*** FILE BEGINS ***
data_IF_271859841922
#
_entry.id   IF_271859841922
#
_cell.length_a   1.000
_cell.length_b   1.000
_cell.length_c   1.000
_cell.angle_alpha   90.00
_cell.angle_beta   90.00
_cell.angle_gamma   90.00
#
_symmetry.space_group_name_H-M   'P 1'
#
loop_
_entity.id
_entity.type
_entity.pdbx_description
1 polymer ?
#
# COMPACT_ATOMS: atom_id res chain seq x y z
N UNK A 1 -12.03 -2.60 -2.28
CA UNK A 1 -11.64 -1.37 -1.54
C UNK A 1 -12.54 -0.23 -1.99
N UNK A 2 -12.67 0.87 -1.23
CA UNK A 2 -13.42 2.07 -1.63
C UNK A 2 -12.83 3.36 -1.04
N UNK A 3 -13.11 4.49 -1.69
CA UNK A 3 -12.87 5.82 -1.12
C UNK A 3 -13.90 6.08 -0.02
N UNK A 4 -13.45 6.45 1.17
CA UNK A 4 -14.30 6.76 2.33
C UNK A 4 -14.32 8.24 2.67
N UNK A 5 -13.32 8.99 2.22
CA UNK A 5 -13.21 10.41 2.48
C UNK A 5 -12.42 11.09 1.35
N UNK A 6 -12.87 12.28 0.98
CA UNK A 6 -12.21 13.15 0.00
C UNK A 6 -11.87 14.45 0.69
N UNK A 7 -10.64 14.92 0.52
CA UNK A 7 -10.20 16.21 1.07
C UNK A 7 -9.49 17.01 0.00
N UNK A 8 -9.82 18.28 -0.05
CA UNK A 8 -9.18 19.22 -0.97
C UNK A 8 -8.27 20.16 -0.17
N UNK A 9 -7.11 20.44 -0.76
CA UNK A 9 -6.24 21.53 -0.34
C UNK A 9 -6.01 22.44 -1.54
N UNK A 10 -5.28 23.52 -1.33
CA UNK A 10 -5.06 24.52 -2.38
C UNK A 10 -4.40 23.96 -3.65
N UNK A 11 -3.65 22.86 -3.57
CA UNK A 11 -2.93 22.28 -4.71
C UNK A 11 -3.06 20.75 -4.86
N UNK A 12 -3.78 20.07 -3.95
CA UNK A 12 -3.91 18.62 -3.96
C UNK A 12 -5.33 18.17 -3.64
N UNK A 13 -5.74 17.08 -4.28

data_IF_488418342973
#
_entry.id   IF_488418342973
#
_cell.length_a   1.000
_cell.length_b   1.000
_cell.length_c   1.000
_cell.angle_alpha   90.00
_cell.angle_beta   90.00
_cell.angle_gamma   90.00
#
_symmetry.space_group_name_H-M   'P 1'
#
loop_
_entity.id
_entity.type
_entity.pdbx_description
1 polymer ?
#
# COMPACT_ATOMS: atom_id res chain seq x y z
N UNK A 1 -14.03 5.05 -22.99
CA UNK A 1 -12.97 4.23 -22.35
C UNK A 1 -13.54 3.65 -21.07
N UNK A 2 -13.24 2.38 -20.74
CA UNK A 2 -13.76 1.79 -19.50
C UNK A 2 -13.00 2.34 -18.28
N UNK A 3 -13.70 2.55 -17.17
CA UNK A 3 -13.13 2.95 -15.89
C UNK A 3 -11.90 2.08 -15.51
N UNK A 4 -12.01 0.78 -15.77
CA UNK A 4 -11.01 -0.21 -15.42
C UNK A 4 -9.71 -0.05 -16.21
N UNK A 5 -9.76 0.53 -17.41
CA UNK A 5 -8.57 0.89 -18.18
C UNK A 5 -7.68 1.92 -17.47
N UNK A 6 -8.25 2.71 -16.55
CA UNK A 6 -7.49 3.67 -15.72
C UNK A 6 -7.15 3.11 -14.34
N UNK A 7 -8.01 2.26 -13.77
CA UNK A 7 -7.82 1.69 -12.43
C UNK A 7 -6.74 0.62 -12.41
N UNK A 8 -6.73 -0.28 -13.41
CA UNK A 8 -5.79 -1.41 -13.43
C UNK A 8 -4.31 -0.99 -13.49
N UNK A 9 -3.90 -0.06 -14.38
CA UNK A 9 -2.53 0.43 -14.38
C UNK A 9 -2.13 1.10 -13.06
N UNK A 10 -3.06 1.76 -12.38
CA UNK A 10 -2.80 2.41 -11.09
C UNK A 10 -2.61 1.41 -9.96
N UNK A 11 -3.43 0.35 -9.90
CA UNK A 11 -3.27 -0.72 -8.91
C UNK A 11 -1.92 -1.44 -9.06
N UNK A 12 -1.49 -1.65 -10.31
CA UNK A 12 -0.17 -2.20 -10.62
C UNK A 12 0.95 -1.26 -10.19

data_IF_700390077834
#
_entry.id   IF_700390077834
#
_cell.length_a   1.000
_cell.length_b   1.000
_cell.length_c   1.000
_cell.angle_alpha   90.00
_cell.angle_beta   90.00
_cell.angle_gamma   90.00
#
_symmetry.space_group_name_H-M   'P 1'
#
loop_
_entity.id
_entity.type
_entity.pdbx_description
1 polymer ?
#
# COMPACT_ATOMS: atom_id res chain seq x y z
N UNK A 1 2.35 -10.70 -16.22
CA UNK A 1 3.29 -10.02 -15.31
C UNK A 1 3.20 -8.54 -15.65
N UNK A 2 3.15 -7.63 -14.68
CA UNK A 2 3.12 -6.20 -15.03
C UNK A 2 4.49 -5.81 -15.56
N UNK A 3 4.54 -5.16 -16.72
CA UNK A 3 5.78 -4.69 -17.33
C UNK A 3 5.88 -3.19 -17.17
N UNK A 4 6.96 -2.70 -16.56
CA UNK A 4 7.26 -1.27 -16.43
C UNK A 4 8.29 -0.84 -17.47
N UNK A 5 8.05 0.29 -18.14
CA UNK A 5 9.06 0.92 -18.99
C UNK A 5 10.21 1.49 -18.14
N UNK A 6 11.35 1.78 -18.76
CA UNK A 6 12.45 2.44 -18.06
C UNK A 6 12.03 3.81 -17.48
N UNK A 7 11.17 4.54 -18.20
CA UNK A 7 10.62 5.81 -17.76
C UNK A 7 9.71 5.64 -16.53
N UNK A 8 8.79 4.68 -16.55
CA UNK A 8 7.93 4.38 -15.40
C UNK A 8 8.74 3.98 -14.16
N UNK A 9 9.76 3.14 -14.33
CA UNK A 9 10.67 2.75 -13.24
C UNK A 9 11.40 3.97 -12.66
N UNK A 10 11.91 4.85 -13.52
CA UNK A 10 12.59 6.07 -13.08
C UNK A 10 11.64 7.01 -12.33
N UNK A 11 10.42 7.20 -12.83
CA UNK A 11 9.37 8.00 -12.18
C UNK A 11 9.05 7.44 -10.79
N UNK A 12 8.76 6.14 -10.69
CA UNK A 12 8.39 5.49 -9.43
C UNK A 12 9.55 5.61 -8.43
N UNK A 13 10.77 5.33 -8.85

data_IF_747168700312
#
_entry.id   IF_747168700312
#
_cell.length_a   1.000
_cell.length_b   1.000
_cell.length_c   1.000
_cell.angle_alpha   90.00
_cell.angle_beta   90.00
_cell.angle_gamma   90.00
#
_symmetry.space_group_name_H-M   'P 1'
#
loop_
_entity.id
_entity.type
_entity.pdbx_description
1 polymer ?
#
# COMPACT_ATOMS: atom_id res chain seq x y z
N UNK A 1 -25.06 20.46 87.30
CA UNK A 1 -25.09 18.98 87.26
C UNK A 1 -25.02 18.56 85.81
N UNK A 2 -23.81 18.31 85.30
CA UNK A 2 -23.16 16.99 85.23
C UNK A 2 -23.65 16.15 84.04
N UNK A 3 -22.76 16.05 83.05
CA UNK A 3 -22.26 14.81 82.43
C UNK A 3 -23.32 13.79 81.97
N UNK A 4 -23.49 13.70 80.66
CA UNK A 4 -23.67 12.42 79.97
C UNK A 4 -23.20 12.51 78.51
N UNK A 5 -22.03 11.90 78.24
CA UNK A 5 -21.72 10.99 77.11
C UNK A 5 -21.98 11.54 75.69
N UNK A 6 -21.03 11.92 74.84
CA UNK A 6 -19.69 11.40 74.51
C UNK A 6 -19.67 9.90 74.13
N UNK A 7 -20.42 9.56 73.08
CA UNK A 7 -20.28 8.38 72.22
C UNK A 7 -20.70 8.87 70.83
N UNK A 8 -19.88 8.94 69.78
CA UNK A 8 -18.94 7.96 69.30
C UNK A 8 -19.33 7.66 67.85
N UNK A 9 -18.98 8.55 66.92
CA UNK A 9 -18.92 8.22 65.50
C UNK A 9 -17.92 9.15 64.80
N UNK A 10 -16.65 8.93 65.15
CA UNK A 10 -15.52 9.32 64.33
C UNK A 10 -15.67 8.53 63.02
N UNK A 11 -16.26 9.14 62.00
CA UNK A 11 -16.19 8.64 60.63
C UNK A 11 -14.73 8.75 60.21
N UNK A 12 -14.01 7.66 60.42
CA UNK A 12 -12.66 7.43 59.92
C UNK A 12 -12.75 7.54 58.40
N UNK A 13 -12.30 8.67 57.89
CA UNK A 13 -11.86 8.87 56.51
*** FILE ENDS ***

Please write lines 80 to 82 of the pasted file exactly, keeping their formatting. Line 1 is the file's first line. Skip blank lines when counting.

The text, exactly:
C UNK A 1 -13.54 3.65 -21.07
N UNK A 2 -13.24 2.38 -20.74
CA UNK A 2 -13.76 1.79 -19.50